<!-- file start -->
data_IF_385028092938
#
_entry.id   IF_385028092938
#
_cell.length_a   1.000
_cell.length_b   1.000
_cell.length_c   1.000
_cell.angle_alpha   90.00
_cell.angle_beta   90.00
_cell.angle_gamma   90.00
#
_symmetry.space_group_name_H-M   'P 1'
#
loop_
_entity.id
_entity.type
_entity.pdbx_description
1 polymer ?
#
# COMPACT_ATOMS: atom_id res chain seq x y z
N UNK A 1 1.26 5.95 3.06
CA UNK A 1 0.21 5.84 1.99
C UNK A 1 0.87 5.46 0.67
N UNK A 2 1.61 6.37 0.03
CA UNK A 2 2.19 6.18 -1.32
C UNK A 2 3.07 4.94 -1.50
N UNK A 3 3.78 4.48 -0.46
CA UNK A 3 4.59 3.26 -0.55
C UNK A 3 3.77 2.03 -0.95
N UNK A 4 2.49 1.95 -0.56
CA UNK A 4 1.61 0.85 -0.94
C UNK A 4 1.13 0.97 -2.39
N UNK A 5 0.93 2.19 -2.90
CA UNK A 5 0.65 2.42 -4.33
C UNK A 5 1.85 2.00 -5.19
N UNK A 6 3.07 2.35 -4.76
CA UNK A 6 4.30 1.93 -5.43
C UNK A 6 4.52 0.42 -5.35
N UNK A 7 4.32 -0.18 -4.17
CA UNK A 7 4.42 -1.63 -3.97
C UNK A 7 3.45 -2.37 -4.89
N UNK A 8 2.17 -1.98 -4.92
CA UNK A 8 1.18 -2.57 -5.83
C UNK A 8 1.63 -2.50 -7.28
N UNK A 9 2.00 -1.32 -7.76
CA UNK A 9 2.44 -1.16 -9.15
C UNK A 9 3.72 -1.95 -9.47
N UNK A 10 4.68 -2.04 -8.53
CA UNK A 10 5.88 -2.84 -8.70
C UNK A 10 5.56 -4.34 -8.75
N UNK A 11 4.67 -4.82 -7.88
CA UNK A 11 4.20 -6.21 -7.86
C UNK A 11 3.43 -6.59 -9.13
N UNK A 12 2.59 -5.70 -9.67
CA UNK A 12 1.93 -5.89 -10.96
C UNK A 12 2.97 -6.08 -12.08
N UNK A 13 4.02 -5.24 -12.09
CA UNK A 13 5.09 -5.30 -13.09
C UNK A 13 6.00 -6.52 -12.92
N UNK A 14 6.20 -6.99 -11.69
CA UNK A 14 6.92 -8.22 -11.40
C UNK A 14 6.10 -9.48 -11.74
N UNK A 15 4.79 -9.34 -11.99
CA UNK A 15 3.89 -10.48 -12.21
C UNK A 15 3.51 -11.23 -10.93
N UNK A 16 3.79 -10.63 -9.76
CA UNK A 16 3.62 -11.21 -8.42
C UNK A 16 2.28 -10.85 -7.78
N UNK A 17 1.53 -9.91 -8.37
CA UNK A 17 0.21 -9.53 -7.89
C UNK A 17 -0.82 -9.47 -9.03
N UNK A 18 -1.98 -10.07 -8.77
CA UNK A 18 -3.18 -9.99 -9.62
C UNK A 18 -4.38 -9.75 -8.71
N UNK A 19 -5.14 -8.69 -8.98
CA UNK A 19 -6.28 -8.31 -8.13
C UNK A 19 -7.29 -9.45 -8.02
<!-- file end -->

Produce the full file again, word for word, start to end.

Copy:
data_IF_385028092938
#
_entry.id   IF_385028092938
#
_cell.length_a   1.000
_cell.length_b   1.000
_cell.length_c   1.000
_cell.angle_alpha   90.00
_cell.angle_beta   90.00
_cell.angle_gamma   90.00
#
_symmetry.space_group_name_H-M   'P 1'
#
loop_
_entity.id
_entity.type
_entity.pdbx_description
1 polymer ?
#
# COMPACT_ATOMS: atom_id res chain seq x y z
N UNK A 1 1.26 5.95 3.06
CA UNK A 1 0.21 5.84 1.99
C UNK A 1 0.87 5.46 0.67
N UNK A 2 1.61 6.37 0.03
CA UNK A 2 2.19 6.18 -1.32
C UNK A 2 3.07 4.94 -1.50
N UNK A 3 3.78 4.48 -0.46
CA UNK A 3 4.59 3.26 -0.55
C UNK A 3 3.77 2.03 -0.95
N UNK A 4 2.49 1.95 -0.56
CA UNK A 4 1.61 0.85 -0.94
C UNK A 4 1.13 0.97 -2.39
N UNK A 5 0.93 2.19 -2.90
CA UNK A 5 0.65 2.42 -4.33
C UNK A 5 1.85 2.00 -5.19
N UNK A 6 3.07 2.35 -4.76
CA UNK A 6 4.30 1.93 -5.43
C UNK A 6 4.52 0.42 -5.35
N UNK A 7 4.32 -0.18 -4.17
CA UNK A 7 4.42 -1.63 -3.97
C UNK A 7 3.45 -2.37 -4.89
N UNK A 8 2.17 -1.98 -4.92
CA UNK A 8 1.18 -2.57 -5.83
C UNK A 8 1.63 -2.50 -7.28
N UNK A 9 2.00 -1.32 -7.76
CA UNK A 9 2.44 -1.16 -9.15
C UNK A 9 3.72 -1.95 -9.47
N UNK A 10 4.68 -2.04 -8.53
CA UNK A 10 5.88 -2.84 -8.70
C UNK A 10 5.56 -4.34 -8.75
N UNK A 11 4.67 -4.82 -7.88
CA UNK A 11 4.20 -6.21 -7.86
C UNK A 11 3.43 -6.59 -9.13
N UNK A 12 2.59 -5.70 -9.67
CA UNK A 12 1.93 -5.89 -10.96
C UNK A 12 2.97 -6.08 -12.08
N UNK A 13 4.02 -5.24 -12.09
CA UNK A 13 5.09 -5.30 -13.09
C UNK A 13 6.00 -6.52 -12.92
N UNK A 14 6.20 -6.99 -11.69
CA UNK A 14 6.92 -8.22 -11.40
C UNK A 14 6.10 -9.48 -11.74
N UNK A 15 4.79 -9.34 -11.99
CA UNK A 15 3.89 -10.48 -12.21
C UNK A 15 3.51 -11.23 -10.93
N UNK A 16 3.79 -10.63 -9.76
CA UNK A 16 3.62 -11.21 -8.42
C UNK A 16 2.28 -10.85 -7.78
N UNK A 17 1.53 -9.91 -8.37
CA UNK A 17 0.21 -9.53 -7.89
C UNK A 17 -0.82 -9.47 -9.03
N UNK A 18 -1.98 -10.07 -8.77
CA UNK A 18 -3.18 -9.99 -9.62
C UNK A 18 -4.38 -9.75 -8.71
N UNK A 19 -5.14 -8.69 -8.98
CA UNK A 19 -6.28 -8.31 -8.13
C UNK A 19 -7.29 -9.45 -8.02